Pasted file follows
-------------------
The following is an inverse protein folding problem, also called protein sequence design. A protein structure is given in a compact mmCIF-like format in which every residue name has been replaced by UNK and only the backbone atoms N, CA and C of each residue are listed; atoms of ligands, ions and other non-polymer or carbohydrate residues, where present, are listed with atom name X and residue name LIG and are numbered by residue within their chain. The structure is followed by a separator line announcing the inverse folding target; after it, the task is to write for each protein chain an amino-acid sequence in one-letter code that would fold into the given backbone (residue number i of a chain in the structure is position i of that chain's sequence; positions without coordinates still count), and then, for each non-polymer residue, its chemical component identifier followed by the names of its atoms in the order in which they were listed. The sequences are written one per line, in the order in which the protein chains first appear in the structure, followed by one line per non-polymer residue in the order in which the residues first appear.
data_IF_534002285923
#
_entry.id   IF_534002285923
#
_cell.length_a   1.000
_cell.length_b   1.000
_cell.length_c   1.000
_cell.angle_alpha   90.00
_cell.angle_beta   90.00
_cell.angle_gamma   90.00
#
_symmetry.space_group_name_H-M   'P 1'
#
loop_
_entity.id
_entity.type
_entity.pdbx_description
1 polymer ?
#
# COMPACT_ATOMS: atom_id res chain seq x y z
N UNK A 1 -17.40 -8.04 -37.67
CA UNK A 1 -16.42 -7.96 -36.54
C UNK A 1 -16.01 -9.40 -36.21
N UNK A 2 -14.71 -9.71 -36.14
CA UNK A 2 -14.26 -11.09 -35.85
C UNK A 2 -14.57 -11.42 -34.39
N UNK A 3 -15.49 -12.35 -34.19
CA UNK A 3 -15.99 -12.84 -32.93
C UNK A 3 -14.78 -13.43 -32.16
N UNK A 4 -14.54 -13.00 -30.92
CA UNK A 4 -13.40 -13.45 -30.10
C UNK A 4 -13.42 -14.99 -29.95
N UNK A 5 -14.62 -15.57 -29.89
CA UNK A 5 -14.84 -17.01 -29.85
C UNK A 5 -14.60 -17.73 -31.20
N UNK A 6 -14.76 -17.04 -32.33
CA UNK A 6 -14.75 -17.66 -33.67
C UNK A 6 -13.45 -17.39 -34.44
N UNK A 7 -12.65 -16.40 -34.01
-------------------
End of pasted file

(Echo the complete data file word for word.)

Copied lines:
The following is an inverse protein folding problem, also called protein sequence design. A protein structure is given in a compact mmCIF-like format in which every residue name has been replaced by UNK and only the backbone atoms N, CA and C of each residue are listed; atoms of ligands, ions and other non-polymer or carbohydrate residues, where present, are listed with atom name X and residue name LIG and are numbered by residue within their chain. The structure is followed by a separator line announcing the inverse folding target; after it, the task is to write for each protein chain an amino-acid sequence in one-letter code that would fold into the given backbone (residue number i of a chain in the structure is position i of that chain's sequence; positions without coordinates still count), and then, for each non-polymer residue, its chemical component identifier followed by the names of its atoms in the order in which they were listed. The sequences are written one per line, in the order in which the protein chains first appear in the structure, followed by one line per non-polymer residue in the order in which the residues first appear.
data_IF_534002285923
#
_entry.id   IF_534002285923
#
_cell.length_a   1.000
_cell.length_b   1.000
_cell.length_c   1.000
_cell.angle_alpha   90.00
_cell.angle_beta   90.00
_cell.angle_gamma   90.00
#
_symmetry.space_group_name_H-M   'P 1'
#
loop_
_entity.id
_entity.type
_entity.pdbx_description
1 polymer ?
#
# COMPACT_ATOMS: atom_id res chain seq x y z
N UNK A 1 -17.40 -8.04 -37.67
CA UNK A 1 -16.42 -7.96 -36.54
C UNK A 1 -16.01 -9.40 -36.21
N UNK A 2 -14.71 -9.71 -36.14
CA UNK A 2 -14.26 -11.09 -35.85
C UNK A 2 -14.57 -11.42 -34.39
N UNK A 3 -15.49 -12.35 -34.19
CA UNK A 3 -15.99 -12.84 -32.93
C UNK A 3 -14.78 -13.43 -32.16
N UNK A 4 -14.54 -13.00 -30.92
CA UNK A 4 -13.40 -13.45 -30.10
C UNK A 4 -13.42 -14.99 -29.95
N UNK A 5 -14.62 -15.57 -29.89
CA UNK A 5 -14.84 -17.01 -29.85
C UNK A 5 -14.60 -17.73 -31.20
N UNK A 6 -14.76 -17.04 -32.33
CA UNK A 6 -14.75 -17.66 -33.67
C UNK A 6 -13.45 -17.39 -34.44
N UNK A 7 -12.65 -16.40 -34.01